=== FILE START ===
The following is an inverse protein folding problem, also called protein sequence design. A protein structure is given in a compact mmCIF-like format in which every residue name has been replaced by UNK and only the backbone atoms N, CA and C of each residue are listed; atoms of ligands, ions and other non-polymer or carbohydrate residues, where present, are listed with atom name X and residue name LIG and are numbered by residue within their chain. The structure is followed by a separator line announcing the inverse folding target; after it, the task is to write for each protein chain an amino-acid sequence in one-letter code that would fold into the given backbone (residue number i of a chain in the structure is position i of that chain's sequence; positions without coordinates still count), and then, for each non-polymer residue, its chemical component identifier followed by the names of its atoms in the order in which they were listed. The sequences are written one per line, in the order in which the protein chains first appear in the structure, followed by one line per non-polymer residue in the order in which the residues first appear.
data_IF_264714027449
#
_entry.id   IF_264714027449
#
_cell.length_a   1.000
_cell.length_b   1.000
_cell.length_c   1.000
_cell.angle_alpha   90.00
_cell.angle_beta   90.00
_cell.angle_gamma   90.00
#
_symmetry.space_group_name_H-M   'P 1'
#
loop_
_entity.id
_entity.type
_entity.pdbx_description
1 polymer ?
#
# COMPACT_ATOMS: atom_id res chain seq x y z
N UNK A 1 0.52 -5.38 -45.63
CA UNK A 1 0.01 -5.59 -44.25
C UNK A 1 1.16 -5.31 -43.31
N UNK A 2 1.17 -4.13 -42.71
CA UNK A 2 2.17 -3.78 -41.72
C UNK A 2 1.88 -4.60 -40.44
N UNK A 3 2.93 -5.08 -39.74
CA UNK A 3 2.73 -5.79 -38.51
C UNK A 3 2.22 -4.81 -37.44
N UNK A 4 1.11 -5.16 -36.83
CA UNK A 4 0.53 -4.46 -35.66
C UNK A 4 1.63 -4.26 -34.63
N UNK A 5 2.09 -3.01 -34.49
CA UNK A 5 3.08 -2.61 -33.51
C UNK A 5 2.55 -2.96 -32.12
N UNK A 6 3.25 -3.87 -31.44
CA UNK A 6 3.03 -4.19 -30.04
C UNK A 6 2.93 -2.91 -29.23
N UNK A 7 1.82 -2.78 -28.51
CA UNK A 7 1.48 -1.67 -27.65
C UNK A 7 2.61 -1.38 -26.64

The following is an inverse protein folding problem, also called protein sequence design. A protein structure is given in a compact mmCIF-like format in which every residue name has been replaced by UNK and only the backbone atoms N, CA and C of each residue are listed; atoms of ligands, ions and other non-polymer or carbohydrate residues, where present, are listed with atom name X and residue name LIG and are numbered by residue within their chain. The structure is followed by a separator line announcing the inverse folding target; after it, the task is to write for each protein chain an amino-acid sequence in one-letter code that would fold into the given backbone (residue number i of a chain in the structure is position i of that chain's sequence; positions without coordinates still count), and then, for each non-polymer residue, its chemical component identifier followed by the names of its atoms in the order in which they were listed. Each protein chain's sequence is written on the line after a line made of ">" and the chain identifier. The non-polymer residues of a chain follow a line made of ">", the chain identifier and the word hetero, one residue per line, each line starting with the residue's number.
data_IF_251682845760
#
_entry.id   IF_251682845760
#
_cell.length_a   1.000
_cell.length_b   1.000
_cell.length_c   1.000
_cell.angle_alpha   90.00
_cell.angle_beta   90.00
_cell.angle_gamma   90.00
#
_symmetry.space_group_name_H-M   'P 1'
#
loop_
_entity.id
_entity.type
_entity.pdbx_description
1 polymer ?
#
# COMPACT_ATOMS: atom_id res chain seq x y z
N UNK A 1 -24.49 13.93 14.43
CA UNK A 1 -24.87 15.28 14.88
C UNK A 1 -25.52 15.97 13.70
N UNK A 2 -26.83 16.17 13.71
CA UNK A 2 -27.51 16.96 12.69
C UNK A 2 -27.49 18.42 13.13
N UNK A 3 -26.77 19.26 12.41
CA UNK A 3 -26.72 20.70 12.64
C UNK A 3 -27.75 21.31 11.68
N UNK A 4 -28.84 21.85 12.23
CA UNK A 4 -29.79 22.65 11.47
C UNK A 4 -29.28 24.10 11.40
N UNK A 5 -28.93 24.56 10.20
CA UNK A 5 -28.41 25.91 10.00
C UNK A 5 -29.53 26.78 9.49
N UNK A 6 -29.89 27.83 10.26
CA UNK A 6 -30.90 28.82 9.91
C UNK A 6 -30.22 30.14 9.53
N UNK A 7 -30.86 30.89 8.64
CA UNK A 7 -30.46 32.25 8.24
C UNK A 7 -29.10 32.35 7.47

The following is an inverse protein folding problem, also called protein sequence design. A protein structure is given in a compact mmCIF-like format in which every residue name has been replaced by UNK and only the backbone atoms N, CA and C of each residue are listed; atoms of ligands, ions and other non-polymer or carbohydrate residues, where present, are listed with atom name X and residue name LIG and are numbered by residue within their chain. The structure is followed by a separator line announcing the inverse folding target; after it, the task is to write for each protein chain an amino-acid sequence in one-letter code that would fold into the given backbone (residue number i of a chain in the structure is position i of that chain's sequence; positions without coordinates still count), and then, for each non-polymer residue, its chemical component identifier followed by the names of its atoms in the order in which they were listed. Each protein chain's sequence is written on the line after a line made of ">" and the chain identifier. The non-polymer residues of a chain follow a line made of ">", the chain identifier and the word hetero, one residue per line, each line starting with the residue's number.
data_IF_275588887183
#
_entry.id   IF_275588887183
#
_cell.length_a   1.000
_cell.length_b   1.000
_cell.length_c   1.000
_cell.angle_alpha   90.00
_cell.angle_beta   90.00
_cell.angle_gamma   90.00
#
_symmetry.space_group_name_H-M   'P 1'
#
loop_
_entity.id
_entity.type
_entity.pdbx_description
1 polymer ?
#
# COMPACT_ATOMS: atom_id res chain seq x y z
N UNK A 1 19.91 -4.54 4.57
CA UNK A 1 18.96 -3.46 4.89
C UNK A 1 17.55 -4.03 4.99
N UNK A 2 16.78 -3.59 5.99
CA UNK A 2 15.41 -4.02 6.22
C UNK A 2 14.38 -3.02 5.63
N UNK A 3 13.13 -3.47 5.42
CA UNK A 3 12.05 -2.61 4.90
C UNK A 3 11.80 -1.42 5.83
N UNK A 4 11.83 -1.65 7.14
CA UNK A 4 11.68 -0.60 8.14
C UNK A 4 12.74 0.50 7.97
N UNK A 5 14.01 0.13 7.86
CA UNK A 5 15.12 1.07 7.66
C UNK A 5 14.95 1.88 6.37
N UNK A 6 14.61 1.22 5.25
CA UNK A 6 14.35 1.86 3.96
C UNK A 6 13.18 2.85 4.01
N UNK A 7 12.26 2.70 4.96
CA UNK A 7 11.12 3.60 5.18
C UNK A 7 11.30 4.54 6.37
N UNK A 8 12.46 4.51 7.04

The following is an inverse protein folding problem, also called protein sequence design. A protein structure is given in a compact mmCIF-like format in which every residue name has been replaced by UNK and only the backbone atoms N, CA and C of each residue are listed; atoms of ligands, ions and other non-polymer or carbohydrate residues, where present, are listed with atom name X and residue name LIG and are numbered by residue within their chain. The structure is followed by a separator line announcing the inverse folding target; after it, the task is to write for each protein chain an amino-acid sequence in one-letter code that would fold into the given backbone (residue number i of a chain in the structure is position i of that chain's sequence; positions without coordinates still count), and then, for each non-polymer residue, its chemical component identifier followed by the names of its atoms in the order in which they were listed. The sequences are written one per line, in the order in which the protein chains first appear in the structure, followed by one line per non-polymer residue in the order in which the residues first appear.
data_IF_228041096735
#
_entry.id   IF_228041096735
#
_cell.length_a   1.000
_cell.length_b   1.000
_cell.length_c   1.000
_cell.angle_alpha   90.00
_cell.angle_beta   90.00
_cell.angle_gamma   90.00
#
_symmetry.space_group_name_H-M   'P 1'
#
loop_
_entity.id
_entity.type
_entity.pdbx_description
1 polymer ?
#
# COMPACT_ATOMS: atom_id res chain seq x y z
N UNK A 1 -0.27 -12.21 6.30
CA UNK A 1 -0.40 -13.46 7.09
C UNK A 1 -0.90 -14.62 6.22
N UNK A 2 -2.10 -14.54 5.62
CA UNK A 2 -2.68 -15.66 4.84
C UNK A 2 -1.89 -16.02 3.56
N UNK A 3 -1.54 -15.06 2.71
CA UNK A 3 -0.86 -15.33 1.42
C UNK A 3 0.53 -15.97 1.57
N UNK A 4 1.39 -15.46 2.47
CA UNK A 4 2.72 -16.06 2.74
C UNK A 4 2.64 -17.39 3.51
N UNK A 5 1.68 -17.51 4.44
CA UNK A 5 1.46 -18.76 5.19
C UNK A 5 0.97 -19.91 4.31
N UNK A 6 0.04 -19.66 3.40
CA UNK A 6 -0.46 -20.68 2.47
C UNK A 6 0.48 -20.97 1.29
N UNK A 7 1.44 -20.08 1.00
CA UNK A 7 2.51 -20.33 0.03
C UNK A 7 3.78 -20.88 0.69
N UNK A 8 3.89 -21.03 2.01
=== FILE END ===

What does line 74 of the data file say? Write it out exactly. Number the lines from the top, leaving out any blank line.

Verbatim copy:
CA UNK A 4 -29.79 22.65 11.47